There are signs that Valentine’s offensive game will translate well to the NBA level. Shooting-wise, he’s already tremendous in catch-and-shoot situations and has displayed NBA range in workouts. He can take over Turner’s role of running the bench offense out of the high-post and has the same combination of perimeter, pick n’ roll, post-up, high-basketball IQ skill that Turner does. While he’s a much worse defender, his offense, and increased spacing, could mitigate the loss on a rookie-scale contract and allow the Celtics to invest elsewhere. Below, he tears up NBA potential Wayne Selden to the tune of 29 points, 12 rebounds, and 12 assists.
Similarly, Taurean Prince is probably the player outside of the lottery that’s most likely to immediately contribute at the NBA-level. The guy is at least solid across the board, but has the frame, intelligence, and footwork to be an awesome defender at the next level. His lack of bounce, but good floor athleticism reminds me a bit of Klay Thompson. He’ll need to work on his shot a bit, as he was only average at the NCAA level, but other than that he’s the prototypical contemporary NBA player. Prince has the length and strength to guard forwards, and the quickness to switch onto guards. If you needed some intangibles, his name sounds like an energy drink additive and he gave the best press conference answer in recent history.https://www.youtube.com/watch?v=P6A2ZgKV6n0
Over the next three-years, Prince will likely be the third best forward in this draft behind Simmons and Ingram. There are other players in this draft that have a higher upside, but there aren’t any that have the offensive and defensive versatility that Prince provides. Pairing him with Amir Johnson, Jae Crowder, Marcus Smart, and Avery Bradley would be a mouthwatering defensive lineup. It couldn’t reliably score, but it could be useful in terrorizing opposing teams in defensive lineup scenarios. The Celtics may try to pull off a draft-day trade if he comes off the board before they select.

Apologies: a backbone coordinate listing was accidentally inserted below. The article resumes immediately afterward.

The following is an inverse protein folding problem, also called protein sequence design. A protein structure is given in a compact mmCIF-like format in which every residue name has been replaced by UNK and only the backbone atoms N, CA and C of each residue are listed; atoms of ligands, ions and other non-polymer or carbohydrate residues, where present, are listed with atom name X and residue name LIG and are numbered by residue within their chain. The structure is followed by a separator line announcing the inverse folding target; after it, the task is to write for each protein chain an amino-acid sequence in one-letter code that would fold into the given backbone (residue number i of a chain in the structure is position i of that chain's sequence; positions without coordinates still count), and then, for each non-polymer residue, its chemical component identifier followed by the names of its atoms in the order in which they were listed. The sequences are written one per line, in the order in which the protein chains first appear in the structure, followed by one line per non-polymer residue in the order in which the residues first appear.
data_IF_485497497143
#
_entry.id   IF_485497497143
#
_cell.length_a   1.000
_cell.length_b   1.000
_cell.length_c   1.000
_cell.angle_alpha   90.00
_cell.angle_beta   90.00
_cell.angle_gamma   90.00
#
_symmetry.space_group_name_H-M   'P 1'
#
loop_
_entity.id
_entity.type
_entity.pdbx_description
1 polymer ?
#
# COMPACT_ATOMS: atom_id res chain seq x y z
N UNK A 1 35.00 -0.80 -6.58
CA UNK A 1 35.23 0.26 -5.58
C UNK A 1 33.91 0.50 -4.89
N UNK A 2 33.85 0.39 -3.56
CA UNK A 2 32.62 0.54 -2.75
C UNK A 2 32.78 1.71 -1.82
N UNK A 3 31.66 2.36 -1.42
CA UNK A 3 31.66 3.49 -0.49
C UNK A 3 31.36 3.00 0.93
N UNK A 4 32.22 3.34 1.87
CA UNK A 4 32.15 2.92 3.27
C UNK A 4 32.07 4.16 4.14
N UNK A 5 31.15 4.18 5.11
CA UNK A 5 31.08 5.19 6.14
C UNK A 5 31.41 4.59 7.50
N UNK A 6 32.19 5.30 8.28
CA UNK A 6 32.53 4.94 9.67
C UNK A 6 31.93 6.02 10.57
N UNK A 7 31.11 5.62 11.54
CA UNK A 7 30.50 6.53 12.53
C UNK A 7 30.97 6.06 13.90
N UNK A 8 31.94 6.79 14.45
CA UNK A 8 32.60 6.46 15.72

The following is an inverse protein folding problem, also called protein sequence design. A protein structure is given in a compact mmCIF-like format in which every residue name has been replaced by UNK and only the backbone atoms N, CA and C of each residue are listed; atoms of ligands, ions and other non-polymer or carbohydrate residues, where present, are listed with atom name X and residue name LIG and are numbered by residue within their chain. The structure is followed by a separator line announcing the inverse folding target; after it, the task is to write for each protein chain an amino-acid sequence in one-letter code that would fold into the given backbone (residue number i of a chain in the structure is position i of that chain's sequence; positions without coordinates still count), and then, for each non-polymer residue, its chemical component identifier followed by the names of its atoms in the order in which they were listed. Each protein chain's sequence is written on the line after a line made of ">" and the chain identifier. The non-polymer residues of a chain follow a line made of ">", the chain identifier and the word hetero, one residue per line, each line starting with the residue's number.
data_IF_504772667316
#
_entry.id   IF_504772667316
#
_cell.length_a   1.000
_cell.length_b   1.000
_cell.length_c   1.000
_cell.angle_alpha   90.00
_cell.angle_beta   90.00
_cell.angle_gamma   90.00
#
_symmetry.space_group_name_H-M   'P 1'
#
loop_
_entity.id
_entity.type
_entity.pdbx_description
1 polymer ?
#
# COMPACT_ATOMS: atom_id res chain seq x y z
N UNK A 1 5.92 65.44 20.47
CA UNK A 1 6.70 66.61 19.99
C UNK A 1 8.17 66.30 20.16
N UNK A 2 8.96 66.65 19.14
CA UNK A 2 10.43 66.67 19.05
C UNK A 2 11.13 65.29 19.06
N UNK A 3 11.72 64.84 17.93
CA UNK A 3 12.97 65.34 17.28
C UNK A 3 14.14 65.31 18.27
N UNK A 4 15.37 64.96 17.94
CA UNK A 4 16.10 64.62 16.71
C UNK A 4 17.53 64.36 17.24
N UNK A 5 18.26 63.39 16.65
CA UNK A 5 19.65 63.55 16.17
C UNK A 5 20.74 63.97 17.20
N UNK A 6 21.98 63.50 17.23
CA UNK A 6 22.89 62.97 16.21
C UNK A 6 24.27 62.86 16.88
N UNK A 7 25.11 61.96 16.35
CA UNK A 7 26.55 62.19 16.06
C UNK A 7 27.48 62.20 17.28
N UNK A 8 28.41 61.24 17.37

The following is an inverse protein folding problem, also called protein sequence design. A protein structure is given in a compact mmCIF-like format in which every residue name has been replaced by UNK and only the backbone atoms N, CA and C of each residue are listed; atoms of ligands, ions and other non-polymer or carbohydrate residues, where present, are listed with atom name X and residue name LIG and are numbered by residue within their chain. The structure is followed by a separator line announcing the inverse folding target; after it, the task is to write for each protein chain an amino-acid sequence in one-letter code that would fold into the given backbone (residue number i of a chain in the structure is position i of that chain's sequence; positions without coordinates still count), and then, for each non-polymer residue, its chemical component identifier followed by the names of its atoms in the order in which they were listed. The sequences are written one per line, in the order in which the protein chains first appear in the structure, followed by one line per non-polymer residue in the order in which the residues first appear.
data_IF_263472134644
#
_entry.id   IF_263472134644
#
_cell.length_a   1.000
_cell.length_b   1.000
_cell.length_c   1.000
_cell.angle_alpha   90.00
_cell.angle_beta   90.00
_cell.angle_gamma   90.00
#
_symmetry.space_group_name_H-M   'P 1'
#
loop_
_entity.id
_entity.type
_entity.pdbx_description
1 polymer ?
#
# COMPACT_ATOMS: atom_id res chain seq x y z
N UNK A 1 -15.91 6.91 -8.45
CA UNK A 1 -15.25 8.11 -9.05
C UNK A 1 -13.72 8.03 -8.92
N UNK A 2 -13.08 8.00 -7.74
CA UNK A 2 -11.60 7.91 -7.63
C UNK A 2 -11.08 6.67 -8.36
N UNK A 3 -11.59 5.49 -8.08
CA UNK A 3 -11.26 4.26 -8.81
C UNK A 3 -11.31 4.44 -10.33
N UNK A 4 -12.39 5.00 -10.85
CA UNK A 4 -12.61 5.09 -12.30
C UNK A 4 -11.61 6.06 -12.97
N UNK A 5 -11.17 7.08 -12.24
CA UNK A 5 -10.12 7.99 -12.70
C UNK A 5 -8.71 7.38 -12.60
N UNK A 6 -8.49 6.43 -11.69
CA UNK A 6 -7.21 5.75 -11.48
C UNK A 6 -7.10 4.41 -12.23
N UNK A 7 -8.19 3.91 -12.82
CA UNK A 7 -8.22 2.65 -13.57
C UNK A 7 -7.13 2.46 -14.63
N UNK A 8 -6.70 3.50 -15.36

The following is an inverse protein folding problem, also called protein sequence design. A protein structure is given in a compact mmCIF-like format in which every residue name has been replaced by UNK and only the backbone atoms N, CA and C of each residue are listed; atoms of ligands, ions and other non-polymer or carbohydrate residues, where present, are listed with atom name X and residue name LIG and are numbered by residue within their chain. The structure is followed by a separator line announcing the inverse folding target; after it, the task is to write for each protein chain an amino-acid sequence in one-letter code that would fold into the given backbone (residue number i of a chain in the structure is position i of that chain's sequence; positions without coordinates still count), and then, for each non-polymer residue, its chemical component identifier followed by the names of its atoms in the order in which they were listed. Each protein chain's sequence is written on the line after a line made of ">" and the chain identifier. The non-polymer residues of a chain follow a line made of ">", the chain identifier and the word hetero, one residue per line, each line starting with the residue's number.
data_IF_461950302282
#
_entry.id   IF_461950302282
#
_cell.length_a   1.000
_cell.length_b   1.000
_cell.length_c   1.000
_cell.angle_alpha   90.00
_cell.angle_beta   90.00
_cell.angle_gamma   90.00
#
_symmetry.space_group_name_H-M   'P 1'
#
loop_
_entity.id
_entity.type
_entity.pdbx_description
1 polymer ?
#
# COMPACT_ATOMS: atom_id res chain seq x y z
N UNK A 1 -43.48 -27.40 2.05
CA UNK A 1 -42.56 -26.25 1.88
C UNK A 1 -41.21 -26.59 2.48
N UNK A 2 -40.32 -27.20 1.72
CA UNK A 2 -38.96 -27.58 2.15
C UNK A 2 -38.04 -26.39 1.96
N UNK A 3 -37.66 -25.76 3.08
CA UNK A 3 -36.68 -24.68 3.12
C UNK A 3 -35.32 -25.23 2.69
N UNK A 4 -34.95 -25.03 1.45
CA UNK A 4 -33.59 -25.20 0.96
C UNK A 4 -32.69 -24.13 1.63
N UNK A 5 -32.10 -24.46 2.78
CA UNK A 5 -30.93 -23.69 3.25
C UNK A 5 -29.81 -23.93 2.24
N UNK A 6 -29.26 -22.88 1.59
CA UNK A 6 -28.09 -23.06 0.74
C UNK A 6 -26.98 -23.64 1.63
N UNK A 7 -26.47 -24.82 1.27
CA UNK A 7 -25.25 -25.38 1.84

Another option for the Celtics could be Deyonta Davis, Davis is essentially the opposite of Chriss. He’s an excellent defender, rebounder, and shot-blocker, but has an underdeveloped offensive game. He could project out to be a glass-cleaning big like Ed Davis depending on how he adds weight for the NBA game. The Celtics may have too many bigs already, though, with a four or five player deep forward rotation. This means that Davis, who’s not ready to contribute for a good team, may have to be developed like a project and bounce between the D-League and NBA while he adjusts to NBA-level strength and conditioning. This being the case, the aforementioned players make a bit more sense given their fit and arrival time.
Deyonta Davis contests Melo Trimble’s missed game winner. Brian Spurlock - USA Today
There’s an undercurrent in all of this that there are few players in this draft that could immediately improve the Celtics. This being the case, the best option may be a trade. Whether it’s #3, #23, and a few players for an established star or one of #16 or #23 for a role-player, the Celtics stand to gain more from acquiring a player that immediately turns them from a good team into a contender than any of the long-term projects in this draft. Bender could become an all-star level NBA player, but his rookie-scale contract will be expiring by the time he starts to tap into that potential, and the current Celtics group will likely be reaching the end of their timeline. Running a successful organization is also about building for the future, though, and the Celtics will also need to acquire the assets for the long-term. To that end, you could do worse than getting a couple of excellent projects; Ultimately, the Celtics’ 2016 draft “sound like one of those good problems”.
The Draft Order and Team Needs
1. Philadelphia 76ers
2. Los Angeles Lakers
3. Boston Celtics (From Brooklyn)
4. Phoenix Suns
5. Minnesota Timberwolves
6. New Orleans Pelicans
7. Denver Nuggets (From New York)
8. Sacramento Kings
9. Toronto Raptors (From Denver)
10. Milwaukee Bucks
11. Orlando Magic
12. Atlanta Hawks (From Utah)
13. Phoenix Suns (From Washington) - Second 1st Round Pick
14. Chicago Bulls
15. Denver Nuggets (From Houston) - Second 1st Round Pick
16. Boston Celtics (From Dallas) - Second 1st Round Pick
17. Memphis Grizzlies
18. Detroit Pistons
19. Denver Nuggets (From Portland) - Third 1st Round Pick
20. Indiana Pacers
21. Atlanta Hawks - Second First Round Pick
22. Charlotte Hornets
23. Boston Celtics - Third First Round Pick
24. Philadelphia 76ers (From Miami) - Second First Round Pick
25. Los Angeles Clippers
26. Philadelphia 76ers (From Oklahoma City) - Third First Round Pick
27. Toronto Raptors - Second First Round Pick
28. Phoenix Suns (From Cleveland) - Third First Round Pick
29. San Antonio Spurs
30. Golden State Warriors
No Picks: Cleveland Cavaliers, Miami Heat, New York Knicks, Oklahoma City Thunder, Portland Trail Blazers, Washington Wizards